Archive for category Art
What do you wish you could go back in time to see, or photograph? Hungarian photographer and graphic artist Flóra Borsi is almost doing that, in her new series of photos called Time Travel. Borsi uses Photoshop to insert herself into photos of various historical figures and events; the results make it appear that she’s documenting them with her cell phone.
I recently watched Party Monster, about the rise and fall of the 1990s Club Kids in New York City. I’ve said it before, but unless you were there you have no idea what it was like to go out in the early 1990s, the kids today have no idea how boring and sterile even the best dance clubs are compared to what they were. It’s too bad.
I had forgotten that the club scene was responsible for creating so many people who are still pop culture icons: RuPaul; Amanda Lepore; designer Richie Rich; performance artist Leigh Bowery, who’s work you can still see in major museums, even though he died in 1994; and several DJs who still work today (Lady Miss Kier, DJ Keoki, David Guetta, to name a few).
Erwin Olaf is one of my favorite living photographers, as evidenced by the fact that I’ve featured his work three times on this blog:
Now, here’s another fantastic series to add to the list, Berlin. This series is set and shot at six different historical locations throughout the city of Berlin and typical of Olaf’s work — the sets are intricate, the subjects are dramatic, the lighting is superb, and the results are beautiful even if discomforting.
All photos in this post by Erwin Olaf.
Although this photo is on the creepy side, there is something about it that I absolutely love. [Click to enlarge.]
Photographer Berndnaut Smilde uses light, smoke, and steam to create this fantastic series called, Nimbus. See more on Smilde’s website. [Click to enlarge, below.]
All photos in this post by Berndnaut Smilde.
The following link provides some great advice about how to market photography to fine art galleries. I’m saving this here as much as a reference for myself as I am to help other photographers along — I know next to nothing about how to get work into art galleries — what few galleries have displayed my photos have all approached me first.
I think I’m doing okay on most fronts, but it’s ironic to see Edit as Point #2 — recently I’ve been thinking that it’s time to edit/finesse my Gods series. It’s just turned into kind of a hodgepodge of more of the same. Point #6 (Feedback) speaks to it, too, as I’ve always thought that I like my Gods photos a lot more than anyone else does. So that begs the question, why continue?
All points to ponder. Meanwhile, here’s the link.
Personally, I think the sky is one of the best things about this planet we occupy. Hungarian photographer Zsolt Zsigmond captures some of the best HDR photos of sky that I’ve ever seen. These are stunning [click to enlarge].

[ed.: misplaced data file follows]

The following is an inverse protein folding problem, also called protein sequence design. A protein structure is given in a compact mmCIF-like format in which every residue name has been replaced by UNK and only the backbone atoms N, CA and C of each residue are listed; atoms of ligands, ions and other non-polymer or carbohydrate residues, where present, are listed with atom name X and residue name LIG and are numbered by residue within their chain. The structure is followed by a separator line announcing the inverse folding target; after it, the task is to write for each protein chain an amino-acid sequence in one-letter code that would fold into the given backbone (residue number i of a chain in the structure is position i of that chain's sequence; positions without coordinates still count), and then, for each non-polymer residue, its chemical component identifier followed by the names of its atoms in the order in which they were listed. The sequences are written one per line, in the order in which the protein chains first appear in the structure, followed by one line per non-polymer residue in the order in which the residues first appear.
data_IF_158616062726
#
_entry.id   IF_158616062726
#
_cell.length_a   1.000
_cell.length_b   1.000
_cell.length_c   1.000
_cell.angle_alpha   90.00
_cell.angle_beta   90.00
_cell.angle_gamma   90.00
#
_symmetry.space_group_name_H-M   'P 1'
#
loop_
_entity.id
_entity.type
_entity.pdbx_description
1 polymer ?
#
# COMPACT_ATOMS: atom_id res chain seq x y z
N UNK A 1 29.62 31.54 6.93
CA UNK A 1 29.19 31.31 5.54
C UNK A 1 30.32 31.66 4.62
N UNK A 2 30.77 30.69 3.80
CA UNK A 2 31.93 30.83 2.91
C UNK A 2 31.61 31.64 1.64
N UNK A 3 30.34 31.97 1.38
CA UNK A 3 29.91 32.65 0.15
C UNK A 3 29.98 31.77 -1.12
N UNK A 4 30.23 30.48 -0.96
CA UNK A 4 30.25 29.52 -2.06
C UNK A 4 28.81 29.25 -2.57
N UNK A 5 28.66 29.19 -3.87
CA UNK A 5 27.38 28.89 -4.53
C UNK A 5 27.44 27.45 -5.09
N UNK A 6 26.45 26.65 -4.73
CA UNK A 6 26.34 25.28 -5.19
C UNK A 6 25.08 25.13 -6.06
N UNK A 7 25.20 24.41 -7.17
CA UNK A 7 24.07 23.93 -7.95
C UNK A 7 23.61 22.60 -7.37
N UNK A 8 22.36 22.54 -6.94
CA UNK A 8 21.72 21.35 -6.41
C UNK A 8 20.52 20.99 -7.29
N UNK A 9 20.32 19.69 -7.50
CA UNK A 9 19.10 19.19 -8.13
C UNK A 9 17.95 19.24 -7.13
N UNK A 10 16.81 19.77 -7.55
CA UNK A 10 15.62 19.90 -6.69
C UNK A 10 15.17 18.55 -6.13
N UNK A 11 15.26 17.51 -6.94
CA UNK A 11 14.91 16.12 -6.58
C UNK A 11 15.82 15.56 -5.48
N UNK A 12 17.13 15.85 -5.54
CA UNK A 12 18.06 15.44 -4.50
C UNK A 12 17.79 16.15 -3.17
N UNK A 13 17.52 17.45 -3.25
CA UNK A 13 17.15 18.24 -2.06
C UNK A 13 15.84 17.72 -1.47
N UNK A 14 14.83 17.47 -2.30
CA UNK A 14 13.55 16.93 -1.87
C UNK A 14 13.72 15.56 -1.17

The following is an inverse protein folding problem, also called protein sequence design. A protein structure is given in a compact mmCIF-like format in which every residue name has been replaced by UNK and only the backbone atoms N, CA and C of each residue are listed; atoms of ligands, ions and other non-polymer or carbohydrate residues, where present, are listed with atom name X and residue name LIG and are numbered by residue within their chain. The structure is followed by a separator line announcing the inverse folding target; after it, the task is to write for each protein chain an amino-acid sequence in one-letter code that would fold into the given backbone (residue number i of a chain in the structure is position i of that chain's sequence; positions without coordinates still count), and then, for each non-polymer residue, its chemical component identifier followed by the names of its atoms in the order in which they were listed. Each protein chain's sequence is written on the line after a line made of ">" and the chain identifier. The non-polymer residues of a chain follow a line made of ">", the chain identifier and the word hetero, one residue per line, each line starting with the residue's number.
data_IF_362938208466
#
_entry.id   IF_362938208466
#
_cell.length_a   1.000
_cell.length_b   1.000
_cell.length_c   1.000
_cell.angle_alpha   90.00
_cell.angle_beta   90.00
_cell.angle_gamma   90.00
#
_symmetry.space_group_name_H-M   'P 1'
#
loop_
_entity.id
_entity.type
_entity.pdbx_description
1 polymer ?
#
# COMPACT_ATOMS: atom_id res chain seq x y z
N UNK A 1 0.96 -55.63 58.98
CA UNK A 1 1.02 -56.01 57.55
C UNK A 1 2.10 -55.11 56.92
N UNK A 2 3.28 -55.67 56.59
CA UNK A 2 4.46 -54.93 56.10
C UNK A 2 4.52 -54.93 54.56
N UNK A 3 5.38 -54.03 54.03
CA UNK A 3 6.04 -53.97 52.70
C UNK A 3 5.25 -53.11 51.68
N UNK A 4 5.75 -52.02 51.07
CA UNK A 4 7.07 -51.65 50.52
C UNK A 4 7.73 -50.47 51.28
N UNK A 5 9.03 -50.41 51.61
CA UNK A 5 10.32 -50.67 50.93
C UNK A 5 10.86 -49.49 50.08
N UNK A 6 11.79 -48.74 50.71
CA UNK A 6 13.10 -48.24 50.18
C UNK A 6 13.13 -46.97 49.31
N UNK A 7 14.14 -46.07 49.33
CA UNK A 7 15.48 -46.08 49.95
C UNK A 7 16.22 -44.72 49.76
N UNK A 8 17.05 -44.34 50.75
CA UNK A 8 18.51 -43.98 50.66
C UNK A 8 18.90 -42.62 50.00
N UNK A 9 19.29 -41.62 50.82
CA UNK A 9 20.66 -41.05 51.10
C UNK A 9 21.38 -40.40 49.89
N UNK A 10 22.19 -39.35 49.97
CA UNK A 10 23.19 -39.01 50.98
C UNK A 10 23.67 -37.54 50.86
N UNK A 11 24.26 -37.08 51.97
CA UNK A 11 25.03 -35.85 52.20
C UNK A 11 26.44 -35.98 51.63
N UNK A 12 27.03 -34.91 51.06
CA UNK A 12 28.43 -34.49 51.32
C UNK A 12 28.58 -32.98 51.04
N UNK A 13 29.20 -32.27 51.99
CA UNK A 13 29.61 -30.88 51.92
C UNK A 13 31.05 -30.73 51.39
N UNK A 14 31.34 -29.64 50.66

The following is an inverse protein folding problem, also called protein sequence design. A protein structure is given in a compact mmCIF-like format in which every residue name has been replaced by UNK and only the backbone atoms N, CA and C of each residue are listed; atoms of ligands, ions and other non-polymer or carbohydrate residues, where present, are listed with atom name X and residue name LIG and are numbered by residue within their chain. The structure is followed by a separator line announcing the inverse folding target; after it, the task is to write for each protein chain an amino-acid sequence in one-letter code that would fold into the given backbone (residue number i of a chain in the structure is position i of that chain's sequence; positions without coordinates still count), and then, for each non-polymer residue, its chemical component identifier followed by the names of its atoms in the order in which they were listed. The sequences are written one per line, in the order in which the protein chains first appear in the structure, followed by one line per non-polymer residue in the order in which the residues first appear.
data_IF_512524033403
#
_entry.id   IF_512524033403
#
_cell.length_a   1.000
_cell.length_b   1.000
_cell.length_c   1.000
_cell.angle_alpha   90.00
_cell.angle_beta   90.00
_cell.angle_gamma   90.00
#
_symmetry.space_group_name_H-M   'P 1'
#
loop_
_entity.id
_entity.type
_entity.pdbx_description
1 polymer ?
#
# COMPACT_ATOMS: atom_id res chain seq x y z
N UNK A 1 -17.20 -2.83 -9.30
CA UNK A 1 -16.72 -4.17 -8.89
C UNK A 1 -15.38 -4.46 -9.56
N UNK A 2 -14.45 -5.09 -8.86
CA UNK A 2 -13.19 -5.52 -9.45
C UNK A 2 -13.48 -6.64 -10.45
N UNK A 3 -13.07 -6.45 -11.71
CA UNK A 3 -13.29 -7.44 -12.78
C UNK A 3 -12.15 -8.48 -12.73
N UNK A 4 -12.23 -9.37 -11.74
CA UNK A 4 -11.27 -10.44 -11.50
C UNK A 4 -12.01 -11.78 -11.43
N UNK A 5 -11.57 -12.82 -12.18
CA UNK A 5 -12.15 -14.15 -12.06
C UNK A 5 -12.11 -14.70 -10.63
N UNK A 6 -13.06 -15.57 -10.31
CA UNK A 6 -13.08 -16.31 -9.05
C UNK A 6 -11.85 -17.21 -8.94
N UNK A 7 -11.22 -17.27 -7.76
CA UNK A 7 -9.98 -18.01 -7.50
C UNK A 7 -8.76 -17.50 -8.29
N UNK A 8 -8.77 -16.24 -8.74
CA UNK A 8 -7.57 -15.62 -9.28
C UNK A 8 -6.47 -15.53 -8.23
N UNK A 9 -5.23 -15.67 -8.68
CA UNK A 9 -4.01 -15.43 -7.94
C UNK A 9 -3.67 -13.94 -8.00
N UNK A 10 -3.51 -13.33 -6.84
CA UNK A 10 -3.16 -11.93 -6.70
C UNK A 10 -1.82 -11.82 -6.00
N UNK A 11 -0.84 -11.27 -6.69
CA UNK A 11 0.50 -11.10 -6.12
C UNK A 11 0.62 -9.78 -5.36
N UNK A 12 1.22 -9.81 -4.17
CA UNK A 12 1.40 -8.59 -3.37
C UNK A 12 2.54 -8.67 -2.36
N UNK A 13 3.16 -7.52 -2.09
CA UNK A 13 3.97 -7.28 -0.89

You can see plenty more photos on Zsolt’s website, and if you enjoy taking your own high dynamic range photos (or want to learn how), he provides a pretty good tutorial on the subject. Not every artist is kind enough to explain to you how he makes hes photos.
All photos in this post by Zsolt Zsigmond.
When asked, “What part does an artist play in society,” this was artist Robert Adams’ answer:
First we have an obligation simply to be the citizens we want everyone to be – informed, engaged, reasonable, and compassionate. Then as artists we are called historically to a double mission, to instruct and delight, to tell the truth but also to find in it a basis for affirmation.
Random people occasionally send me a link to something (an event advertisement, a bar’s website, etc.) that’s using one of my photographs. Usually the people who send me these things seem to expect me to “go after” the perpetrators. The truth? I rarely contact someone who’s used my work without permission.
Don’t get me wrong, I enjoy these messages just because like it when people show me where my work lands. But in the effort of picking and choosing my battles, I tend to let these slide — who it is really hurting if a bar in Chicago has lifted one of my photos for their Facebook page?
But some people think that I’m letting some grave injustice happen to myself; that my copyright has been compromised or that I’m letting someone get away with stealing. That’s not quite true.
So when I saw this article, I thought I’d share. It rejects some of the myths about U.S. copyright laws and fair use, and it explains things in a relatively easy way to understand (for a topic that’s vague at best, and far too often polluted with legal jargon that makes it impossible to “get”).
If you don’t feel inclined to read the whole thing, here’s one of my favorite quotes:
Fair use is a right that you employ simply by accessing material, copying it and incorporating it into your project within an appropriate context. You do not need to get anyone’s permission to do that, and you do not even need to let them know that you did it.
I suppose there’s a long conversation to have about what “appropriate context” is. Copyright and fair use laws — like libel, obscenity, and related topics — are difficult to define in an either/or, black-or-white way. And it’s made even more complicated because we, as a nation, prescribe such value to our First Amendment rights. And now my brain is starting to hurt, so maybe that’s a topic for another day.